One example of the odd keyboard controls is that to confirm combat, the only option shown on screen is the Enter button. You can use either Q+E or the arrow keys to switch between weapon styles, but only Enter to confirm combat. If you are using WASD for map movement, and Q+E to switch weapons, you must lift your keyboard hand to confirm combat. If you use the arrow keys, you likely will have your hand over the arrows, Enter, and Right Shift buttons at the same time. This felt weird enough to me that I dug out an old gamepad to use for the majority of my initial campaign.
Or, at least I thought I was required to do it that way. On a second run-through of the game, I attempted to use mouse and keyboard controls again and found that left clicking on an enemy target’s square could confirm combat, and a right click could back out of almost any screen. The game only ever lists the primary option on the screen, however, and has no listing of alternate control mappings anywhere in-game, or even on the Steam community forums at the time of this article’s release.
Another thing to note regarding Dark Deity’s UI is its loading screens, which it uses to transition between combat and story. These screens lasted me anywhere from 15 seconds to about over a minute. Not too big of a deal, but it felt odd for the style of the game.
One of the things that will stay with me after my experience with Dark Deity is the yo-yo effect that both the gameplay and story pulled on me.
Starting with gameplay, the game starts fairly challenging and complex. But as the game goes on, some levels start to feel like stat checks, rather than tactical exercises. Certain enemies can reach incredibly high dodge numbers–for example, in Chapter 7, there are multiple units with 150+ dodge stat. Most of my army had less than a 50% chance to hit these units, even using their most accurate weapons. You’re not required to defeat these enemies to complete the chapter, which is certainly an intended design decision. However, they served as frustrating RNG roadblocks for most of my units, save one.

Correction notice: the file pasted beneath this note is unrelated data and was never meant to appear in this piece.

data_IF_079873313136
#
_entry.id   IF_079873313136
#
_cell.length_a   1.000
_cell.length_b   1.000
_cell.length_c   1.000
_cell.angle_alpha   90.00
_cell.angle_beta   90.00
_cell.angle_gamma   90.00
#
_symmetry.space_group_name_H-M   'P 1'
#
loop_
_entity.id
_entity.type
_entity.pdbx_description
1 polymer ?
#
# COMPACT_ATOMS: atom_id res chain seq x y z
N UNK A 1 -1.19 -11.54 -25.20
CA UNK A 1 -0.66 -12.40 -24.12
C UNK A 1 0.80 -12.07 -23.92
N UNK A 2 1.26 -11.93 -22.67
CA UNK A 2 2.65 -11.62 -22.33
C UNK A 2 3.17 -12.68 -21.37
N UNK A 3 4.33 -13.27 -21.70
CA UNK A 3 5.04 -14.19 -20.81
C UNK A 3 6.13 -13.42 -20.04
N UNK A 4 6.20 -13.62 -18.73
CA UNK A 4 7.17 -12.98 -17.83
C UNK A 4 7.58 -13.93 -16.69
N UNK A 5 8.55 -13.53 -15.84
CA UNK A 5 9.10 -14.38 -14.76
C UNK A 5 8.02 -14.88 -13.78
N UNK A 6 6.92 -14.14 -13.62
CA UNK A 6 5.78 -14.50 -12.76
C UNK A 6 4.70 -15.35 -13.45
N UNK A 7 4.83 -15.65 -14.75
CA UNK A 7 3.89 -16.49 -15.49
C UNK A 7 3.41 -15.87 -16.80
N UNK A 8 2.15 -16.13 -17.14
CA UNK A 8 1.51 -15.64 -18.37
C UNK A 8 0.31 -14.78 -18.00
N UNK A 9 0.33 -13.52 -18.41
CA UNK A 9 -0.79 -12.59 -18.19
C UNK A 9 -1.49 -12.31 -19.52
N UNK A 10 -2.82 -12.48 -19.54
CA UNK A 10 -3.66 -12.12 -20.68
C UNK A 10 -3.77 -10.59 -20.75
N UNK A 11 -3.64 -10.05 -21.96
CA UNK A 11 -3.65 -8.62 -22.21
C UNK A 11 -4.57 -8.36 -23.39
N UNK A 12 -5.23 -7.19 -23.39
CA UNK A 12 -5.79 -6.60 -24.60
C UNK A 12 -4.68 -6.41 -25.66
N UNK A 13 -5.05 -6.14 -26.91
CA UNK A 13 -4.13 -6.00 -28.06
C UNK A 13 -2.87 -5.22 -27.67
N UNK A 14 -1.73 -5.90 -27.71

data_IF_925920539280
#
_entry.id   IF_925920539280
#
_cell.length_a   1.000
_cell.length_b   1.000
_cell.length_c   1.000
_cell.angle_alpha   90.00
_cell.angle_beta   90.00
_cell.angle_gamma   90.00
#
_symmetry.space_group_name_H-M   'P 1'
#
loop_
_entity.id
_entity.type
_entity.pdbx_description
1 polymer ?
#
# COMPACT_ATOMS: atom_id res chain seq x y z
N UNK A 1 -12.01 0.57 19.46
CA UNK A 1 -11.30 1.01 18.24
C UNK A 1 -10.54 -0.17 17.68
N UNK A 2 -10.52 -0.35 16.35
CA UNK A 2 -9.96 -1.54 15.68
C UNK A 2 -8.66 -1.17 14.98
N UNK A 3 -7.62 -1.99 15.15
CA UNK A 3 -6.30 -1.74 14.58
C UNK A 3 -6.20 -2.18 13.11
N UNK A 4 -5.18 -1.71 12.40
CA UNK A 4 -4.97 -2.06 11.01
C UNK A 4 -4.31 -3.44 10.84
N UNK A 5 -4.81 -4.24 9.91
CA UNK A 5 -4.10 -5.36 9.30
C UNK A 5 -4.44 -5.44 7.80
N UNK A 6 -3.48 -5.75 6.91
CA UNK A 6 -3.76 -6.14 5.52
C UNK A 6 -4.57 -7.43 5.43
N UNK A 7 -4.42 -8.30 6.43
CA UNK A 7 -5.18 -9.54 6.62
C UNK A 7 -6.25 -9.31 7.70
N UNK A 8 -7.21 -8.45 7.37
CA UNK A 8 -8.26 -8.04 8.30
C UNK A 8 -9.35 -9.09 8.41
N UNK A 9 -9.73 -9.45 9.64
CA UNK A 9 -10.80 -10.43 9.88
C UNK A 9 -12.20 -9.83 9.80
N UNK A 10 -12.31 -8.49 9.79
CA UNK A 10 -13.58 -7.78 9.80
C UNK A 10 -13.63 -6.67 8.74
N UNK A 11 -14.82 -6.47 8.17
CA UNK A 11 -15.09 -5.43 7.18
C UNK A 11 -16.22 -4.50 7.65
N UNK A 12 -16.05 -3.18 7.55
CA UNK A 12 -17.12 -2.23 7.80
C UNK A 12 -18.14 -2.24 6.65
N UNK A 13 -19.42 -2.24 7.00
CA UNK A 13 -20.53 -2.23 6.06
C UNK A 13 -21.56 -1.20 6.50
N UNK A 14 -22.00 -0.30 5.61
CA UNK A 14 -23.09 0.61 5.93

That character who broke the game for me was Cia. A rogue available early in the game, Cia quickly became my crutch character. Where other characters had inconsistent damage or paper-thin defenses, Cia was my personal one-man-army. The class I had chosen for her increased her dodge while she operated solo, so that’s what I decided to do. I would send most of my team one way, and Cia the other. I would literally have 9 units struggling on one side of a map, while Cia cleared the other side by herself, hardly breaking a sweat.
Later on, upon receiving her class 3 promotion, she gained a skill that gave her 40% HP restoration upon scoring a critical hit. She had above 40% crit chance on most enemies at that point, so with her dodge stats, damage, and healing, I soloed the second to last chapter with her. It was easier to just deploy Cia alone, instead of having to worry about the rest of my team.